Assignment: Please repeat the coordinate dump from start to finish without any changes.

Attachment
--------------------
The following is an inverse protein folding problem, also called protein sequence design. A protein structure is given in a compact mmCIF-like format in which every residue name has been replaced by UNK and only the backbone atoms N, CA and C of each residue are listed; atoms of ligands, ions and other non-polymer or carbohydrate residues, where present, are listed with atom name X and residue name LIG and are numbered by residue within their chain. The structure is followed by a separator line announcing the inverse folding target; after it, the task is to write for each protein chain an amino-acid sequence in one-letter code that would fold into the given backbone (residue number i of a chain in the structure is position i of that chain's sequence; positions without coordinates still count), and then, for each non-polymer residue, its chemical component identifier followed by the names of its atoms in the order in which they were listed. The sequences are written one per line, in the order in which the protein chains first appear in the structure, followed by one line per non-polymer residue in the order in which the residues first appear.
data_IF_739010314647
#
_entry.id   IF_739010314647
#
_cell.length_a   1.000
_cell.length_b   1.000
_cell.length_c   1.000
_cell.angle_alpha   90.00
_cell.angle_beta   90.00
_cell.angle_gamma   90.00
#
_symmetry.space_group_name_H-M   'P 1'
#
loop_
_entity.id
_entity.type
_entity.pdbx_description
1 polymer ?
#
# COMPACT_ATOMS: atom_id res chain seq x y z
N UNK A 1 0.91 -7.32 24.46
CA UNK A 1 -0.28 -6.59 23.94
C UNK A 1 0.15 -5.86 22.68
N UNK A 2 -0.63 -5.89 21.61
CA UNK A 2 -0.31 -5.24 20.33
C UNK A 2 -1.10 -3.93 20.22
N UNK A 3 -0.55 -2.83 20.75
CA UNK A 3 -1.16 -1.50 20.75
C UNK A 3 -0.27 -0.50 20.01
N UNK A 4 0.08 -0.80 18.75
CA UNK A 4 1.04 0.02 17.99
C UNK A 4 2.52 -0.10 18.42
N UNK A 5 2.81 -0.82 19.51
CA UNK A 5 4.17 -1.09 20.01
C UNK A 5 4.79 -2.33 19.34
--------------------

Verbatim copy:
The following is an inverse protein folding problem, also called protein sequence design. A protein structure is given in a compact mmCIF-like format in which every residue name has been replaced by UNK and only the backbone atoms N, CA and C of each residue are listed; atoms of ligands, ions and other non-polymer or carbohydrate residues, where present, are listed with atom name X and residue name LIG and are numbered by residue within their chain. The structure is followed by a separator line announcing the inverse folding target; after it, the task is to write for each protein chain an amino-acid sequence in one-letter code that would fold into the given backbone (residue number i of a chain in the structure is position i of that chain's sequence; positions without coordinates still count), and then, for each non-polymer residue, its chemical component identifier followed by the names of its atoms in the order in which they were listed. The sequences are written one per line, in the order in which the protein chains first appear in the structure, followed by one line per non-polymer residue in the order in which the residues first appear.
data_IF_739010314647
#
_entry.id   IF_739010314647
#
_cell.length_a   1.000
_cell.length_b   1.000
_cell.length_c   1.000
_cell.angle_alpha   90.00
_cell.angle_beta   90.00
_cell.angle_gamma   90.00
#
_symmetry.space_group_name_H-M   'P 1'
#
loop_
_entity.id
_entity.type
_entity.pdbx_description
1 polymer ?
#
# COMPACT_ATOMS: atom_id res chain seq x y z
N UNK A 1 0.91 -7.32 24.46
CA UNK A 1 -0.28 -6.59 23.94
C UNK A 1 0.15 -5.86 22.68
N UNK A 2 -0.63 -5.89 21.61
CA UNK A 2 -0.31 -5.24 20.33
C UNK A 2 -1.10 -3.93 20.22
N UNK A 3 -0.55 -2.83 20.75
CA UNK A 3 -1.16 -1.50 20.75
C UNK A 3 -0.27 -0.50 20.01
N UNK A 4 0.08 -0.80 18.75
CA UNK A 4 1.04 0.02 17.99
C UNK A 4 2.52 -0.10 18.42
N UNK A 5 2.81 -0.82 19.51
CA UNK A 5 4.17 -1.09 20.01
C UNK A 5 4.79 -2.33 19.34